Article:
Responsible Conduct of Research. To achieve excellence in research and maintain public trust in research outcomes, it is important to create an environment that promotes and sustains the Responsible Conduct of Research (“RCR”). To that end, the Responsible and Ethical Conduct of Research (RECR) program serves as a central resource and coordinates instruction on campus for the responsible conduct of research. Guided by a Research Ethics Advisory Committee, the RECR program has produced a Scientific Integrity Plan (SIP) that sets appropriate standards for instruction in research ethics and responsible conduct of research, as well as to ensure compliance with the regulations set by the National Science Foundation (NSF) and National Institutes of Health (NIH). The RECR office provides a number of resources and outreach services to keep researchers informed about the responsible conduct of research.
The RECR program is available to help all researchers develop training plans. For more specific information, contact the office at 277-6128 in the OVPR or 277-3488 at 1717 Roma, MSC05 3480, University of New Mexico, Albuquerque, NM 87131 or visit the Office of the Vice President for Research website http://research.unm.edu/. See also the RECR website for guidelines, news, and events related to research compliance and instruction: http://research.unm.edu/researchethics/. The Graduate Student Funding Initiative, the Graduate Resource Center, and the Office of Graduate Studies conduct workshops throughout the semester on RCR and issues relating to research ethics. Please check their calendars for updated information about these workshops.
Graduate students are expected to abide by the university values and guidelines for professional practice, academic integrity, and responsible conduct of research; they are also protected by those same values and guidelines. Academic grievances include, but are not limited to, issues related to progress toward the degree, improper implementation of academic procedures, and unfair treatment. When at all possible, graduate students should attempt to resolve their complaints directly with the parties involved. If the complaint cannot be resolved at that level, the student may meet with department or college/school administrators (chair, dean, or dean’s designate) or the Dean of Graduate Studies to discuss the concerns, clarify the rules and procedures that should be followed, and explore constructive means to resolve the problem. If a formal grievance is necessary, the graduate student should follow the procedures stipulated in the University Catalog and UNM Pathfinder. If a grievance or complaint involves alleged discrimination or sexual harassment, it must be directed to the Office of Equal Opportunity (OEO).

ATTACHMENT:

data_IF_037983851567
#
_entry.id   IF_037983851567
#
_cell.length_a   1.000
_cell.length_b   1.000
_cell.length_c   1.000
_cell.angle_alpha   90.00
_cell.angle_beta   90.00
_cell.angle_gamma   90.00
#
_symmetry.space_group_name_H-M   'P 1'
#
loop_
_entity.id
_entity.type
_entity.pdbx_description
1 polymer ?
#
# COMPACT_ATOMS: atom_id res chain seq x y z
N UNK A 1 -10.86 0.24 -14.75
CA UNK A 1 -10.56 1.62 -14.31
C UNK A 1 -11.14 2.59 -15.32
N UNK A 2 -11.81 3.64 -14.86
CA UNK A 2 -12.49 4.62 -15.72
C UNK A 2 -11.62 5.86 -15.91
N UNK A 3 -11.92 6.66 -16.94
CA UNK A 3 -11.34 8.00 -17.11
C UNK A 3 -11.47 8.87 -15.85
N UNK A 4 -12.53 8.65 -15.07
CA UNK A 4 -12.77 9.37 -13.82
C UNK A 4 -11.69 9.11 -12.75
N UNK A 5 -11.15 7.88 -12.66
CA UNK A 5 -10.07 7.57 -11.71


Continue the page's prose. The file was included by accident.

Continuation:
Of critical concern to most graduate students is the question of how to fund their graduate education without incurring significant debt. Even with financial support, such as assistantships, fellowships or scholarships, the opportunity costs of graduate study can place a considerable burden upon students who may give up or pass by employment opportunities as they build for the future.
Graduate students at the University of New Mexico generally draw upon multiple sources of funding to support their studies. These sources include assistantships; scholarships, fellowships, and awards; on and off-campus employment; and student financial aid including grants and loans.
Graduate Studies, the colleges and departments offer over 1500 competitive assistantships for graduate students across the university. These include Teaching Assistantships, Graduate Assistantships, Research Assistantships, and Project Assistantships. Assistantships provide valuable experience in teaching and research, and the primary goal of assistantships is to provide opportunities for students to gain valuable experience and to broaden and enhance their academic profile.
Most assistantships are either .25 FTE (ten hours a week) or .50 FTE (twenty hours a week). Assistantships of .25 and above include health care insurance. All assistantships carry a stipend or hourly wage and a waiver of the non-resident portion of tuition costs. Many (but not all) assistantships include a complete waiver of tuition for a specified number of credit hours. Before you sign an assistantship contract, be sure you understand the terms of the tuition waiver and any responsibility you may have for fees and/or tuition differentials.